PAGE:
The University Record, January 7, 1997
YOU COUNT AT THE U
Photos by Bob Kalmbach
The Council for Disability Concerns in October acknowledged those
who had made special contributions significantly benefiting those
with disabilities on our campus. Those selected by the Council's task
forces received a certificate of appreciation. Twelve individuals
were honored this year for their contributions. Eight of them were
featured in earlier editions of The University Record, and the
remaining four are featured here.
Sally York, area manager for plant building services, has supported and promoted programs for early return to work following illness or injury. She has often sought `alternative work for those unable to perform their usual tasks due to illness, injury or work-related disability.' Her creativity has led her to modify or create jobs to allow employees with medical restructions to continue to work, leading to a more caring environment for employees and a cost savings for the University.
Ken Brooks, general foreman for plant sheet metal, roofing and electrical shops, has `created or modified jobs to allow emplyees with medical restrictions to continue at work' throughout Plant Maintenance by coordinating a return-to-work program. His efforts have resulted in an early return to work, which leads to more satisfied employees, more productive units and better use of University resources.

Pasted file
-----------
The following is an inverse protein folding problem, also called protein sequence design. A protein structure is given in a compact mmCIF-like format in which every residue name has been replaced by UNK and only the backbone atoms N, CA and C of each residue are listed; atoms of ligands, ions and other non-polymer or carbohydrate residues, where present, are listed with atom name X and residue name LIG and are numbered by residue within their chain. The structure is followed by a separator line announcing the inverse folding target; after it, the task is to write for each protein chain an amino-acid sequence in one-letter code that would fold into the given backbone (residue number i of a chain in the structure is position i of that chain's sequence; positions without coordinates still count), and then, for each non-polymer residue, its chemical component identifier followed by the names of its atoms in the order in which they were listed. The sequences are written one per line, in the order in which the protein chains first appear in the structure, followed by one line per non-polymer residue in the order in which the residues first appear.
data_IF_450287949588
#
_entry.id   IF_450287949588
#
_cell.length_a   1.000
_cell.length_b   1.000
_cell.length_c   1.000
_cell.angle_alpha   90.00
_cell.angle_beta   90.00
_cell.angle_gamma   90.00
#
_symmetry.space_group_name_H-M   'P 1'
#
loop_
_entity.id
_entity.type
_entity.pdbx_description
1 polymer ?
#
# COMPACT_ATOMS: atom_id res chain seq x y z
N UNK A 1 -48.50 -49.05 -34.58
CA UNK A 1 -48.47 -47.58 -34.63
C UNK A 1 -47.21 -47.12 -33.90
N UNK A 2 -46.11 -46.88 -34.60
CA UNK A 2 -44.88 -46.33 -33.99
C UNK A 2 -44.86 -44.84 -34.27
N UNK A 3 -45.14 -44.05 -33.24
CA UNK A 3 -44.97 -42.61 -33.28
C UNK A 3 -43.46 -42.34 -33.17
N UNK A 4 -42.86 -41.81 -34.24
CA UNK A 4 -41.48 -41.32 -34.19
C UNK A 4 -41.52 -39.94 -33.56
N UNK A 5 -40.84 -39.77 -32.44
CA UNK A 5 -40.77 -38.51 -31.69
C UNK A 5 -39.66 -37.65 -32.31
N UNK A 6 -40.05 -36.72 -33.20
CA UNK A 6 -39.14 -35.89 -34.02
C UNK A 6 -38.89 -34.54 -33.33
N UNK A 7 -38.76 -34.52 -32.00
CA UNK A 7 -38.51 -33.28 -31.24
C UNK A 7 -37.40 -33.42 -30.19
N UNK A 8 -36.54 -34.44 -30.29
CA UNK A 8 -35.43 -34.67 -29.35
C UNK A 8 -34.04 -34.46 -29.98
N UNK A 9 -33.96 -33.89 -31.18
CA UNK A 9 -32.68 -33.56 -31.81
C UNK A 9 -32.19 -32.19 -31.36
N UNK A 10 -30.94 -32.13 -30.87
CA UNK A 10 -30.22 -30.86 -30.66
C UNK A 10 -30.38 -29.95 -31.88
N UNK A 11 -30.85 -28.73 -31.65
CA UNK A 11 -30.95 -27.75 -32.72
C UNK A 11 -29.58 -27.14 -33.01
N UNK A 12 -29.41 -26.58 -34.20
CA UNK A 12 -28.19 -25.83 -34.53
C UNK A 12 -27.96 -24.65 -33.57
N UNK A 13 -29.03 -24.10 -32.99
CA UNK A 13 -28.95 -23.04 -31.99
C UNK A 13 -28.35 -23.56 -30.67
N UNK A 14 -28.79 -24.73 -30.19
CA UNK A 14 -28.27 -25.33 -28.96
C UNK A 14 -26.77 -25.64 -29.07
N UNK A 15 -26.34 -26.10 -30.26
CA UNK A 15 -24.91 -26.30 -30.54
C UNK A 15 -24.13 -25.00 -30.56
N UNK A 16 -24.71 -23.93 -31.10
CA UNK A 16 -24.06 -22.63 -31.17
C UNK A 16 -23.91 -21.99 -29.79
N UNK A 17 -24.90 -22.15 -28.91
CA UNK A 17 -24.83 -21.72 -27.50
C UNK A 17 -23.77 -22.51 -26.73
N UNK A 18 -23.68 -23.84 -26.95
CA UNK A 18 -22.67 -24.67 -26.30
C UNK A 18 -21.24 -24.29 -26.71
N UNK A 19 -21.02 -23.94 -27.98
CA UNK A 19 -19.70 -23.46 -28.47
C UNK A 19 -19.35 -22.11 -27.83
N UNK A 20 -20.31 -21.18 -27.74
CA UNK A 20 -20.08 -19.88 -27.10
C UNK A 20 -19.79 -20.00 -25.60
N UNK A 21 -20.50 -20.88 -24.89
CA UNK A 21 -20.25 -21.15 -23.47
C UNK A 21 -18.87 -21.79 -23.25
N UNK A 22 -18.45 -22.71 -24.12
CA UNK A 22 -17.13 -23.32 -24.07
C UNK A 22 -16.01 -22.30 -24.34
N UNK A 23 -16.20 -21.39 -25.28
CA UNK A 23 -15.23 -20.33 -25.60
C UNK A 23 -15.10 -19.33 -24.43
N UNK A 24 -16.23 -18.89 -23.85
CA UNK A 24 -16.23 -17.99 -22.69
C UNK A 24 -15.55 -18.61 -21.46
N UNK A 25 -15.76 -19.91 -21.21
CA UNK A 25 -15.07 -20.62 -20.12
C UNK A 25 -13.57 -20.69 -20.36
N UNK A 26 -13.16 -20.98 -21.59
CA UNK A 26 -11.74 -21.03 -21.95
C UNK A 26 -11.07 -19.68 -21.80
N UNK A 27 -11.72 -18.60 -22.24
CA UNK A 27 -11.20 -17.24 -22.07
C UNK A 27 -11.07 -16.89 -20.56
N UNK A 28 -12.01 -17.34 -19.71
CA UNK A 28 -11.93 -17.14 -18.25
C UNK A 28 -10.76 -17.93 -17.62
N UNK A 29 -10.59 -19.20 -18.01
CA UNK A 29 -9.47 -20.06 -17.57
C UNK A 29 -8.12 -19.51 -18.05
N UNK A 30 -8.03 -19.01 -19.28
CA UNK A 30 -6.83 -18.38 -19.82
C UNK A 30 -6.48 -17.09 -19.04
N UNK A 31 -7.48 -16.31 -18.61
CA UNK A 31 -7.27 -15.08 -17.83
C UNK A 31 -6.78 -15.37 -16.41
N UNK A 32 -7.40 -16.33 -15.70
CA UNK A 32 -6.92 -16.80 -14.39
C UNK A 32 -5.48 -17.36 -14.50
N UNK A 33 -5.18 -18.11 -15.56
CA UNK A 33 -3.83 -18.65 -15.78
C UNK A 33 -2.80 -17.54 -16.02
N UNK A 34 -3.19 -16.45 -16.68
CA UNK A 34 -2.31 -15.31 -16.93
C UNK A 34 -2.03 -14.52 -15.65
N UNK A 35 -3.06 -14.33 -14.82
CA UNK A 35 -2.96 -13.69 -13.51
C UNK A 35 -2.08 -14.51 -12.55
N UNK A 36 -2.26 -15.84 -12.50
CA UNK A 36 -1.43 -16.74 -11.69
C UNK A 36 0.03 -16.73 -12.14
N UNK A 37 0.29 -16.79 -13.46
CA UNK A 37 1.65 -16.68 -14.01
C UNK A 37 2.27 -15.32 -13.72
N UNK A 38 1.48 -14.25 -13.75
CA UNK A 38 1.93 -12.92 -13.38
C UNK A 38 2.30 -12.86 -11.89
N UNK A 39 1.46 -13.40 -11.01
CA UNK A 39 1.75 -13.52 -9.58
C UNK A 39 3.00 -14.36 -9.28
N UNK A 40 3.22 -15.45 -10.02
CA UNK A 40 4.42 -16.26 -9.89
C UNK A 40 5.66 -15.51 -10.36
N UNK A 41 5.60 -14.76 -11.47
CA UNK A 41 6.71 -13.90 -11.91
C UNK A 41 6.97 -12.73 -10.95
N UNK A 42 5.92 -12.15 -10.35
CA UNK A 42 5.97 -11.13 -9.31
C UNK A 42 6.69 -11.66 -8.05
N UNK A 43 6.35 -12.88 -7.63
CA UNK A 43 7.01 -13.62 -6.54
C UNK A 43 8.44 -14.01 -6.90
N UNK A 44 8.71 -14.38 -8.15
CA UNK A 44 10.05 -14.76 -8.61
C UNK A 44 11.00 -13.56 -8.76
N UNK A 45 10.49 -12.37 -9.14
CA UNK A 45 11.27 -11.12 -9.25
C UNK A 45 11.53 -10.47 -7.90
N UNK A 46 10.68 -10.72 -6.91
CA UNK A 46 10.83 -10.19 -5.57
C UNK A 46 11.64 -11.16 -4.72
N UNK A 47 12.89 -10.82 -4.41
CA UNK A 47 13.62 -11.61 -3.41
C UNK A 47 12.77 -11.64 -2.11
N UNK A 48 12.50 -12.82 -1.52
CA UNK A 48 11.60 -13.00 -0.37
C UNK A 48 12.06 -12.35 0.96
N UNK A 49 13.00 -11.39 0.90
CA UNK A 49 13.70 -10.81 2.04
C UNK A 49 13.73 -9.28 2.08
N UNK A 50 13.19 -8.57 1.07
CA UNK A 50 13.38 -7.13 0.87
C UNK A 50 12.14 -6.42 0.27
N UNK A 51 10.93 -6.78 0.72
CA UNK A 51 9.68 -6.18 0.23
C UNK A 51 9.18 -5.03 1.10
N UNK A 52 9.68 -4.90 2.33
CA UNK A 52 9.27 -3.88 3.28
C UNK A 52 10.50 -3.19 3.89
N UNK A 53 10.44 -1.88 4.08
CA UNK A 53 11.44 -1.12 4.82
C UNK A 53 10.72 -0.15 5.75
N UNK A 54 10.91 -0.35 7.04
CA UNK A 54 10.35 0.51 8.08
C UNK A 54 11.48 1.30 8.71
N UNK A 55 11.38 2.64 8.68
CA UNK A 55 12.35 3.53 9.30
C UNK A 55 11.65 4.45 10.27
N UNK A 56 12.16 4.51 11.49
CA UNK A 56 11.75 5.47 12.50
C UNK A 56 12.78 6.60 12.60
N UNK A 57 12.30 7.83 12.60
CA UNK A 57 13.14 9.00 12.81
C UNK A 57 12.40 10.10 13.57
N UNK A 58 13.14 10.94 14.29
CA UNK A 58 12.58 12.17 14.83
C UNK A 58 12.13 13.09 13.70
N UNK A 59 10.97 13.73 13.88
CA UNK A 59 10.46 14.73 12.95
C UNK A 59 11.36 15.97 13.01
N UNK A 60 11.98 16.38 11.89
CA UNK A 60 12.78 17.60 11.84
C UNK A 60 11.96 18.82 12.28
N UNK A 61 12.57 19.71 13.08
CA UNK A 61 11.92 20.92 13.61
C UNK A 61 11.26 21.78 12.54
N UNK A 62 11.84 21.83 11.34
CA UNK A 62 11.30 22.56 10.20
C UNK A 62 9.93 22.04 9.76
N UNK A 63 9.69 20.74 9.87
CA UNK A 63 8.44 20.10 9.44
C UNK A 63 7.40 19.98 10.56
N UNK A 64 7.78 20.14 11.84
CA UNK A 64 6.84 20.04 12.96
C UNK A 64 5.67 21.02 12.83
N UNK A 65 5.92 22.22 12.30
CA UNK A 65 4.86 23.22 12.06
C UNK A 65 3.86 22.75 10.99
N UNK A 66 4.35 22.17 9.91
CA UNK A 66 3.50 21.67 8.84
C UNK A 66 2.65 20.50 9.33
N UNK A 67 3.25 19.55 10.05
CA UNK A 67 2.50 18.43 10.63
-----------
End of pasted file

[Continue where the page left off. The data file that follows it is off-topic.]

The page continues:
Bruno Giordani, associate professor of psychology in the Medical School, has worked with both graduate and undergraduate students to `obtain prompt and thorough psychological evaluations at a cost they can afford.' He has shown great sensitivity to the needs of students with disabilities and has been readily available to consult with others on campus who work in the area.
Over the past several years, the University has provided funds for the installation of a large number of automatic doors in order to make buildings more accessible. Rick Hadden, supervisor of University Key Systems, was recognized because he has `been very responsive to the need to install power doors and to keep them operating properly,' thereby improving accessibility on campus